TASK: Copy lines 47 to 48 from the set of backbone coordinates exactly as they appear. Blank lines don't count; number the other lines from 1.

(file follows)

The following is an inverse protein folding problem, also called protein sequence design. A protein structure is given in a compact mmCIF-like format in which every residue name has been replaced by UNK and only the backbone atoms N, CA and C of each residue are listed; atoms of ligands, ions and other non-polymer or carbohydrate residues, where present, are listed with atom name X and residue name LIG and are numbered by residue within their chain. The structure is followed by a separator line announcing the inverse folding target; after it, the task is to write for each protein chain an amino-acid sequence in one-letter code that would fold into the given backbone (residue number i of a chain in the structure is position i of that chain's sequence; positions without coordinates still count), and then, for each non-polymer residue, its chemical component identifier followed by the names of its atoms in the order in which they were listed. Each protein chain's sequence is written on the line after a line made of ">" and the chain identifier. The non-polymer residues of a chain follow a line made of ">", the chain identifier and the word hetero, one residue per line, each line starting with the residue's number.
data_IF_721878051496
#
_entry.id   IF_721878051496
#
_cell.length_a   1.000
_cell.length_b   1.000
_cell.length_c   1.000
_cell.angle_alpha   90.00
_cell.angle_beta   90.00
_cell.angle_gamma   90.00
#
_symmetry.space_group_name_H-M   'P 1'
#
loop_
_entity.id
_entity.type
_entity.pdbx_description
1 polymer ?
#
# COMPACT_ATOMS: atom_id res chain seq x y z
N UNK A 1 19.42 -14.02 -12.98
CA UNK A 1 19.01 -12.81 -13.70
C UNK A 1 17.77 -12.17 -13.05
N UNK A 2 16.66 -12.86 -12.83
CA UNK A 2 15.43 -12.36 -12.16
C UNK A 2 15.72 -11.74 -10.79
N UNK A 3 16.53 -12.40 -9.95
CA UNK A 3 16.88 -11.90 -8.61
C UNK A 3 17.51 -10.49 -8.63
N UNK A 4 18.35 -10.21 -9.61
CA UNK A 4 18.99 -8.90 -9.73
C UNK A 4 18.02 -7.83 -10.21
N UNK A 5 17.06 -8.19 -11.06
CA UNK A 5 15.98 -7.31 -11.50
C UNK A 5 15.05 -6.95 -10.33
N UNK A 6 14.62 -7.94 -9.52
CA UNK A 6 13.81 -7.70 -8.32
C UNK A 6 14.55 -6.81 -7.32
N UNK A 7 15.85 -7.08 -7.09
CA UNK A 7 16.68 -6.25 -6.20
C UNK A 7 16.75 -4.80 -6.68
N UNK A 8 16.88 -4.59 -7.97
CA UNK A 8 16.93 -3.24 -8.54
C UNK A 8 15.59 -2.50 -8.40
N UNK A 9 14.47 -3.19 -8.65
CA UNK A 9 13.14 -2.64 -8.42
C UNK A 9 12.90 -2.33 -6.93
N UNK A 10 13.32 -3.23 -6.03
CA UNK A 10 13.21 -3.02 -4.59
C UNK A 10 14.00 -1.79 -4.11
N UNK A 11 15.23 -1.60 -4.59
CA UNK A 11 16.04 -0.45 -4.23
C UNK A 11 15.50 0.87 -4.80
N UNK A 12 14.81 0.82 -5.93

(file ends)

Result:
CA UNK A 9 13.14 -2.64 -8.42
C UNK A 9 12.90 -2.33 -6.93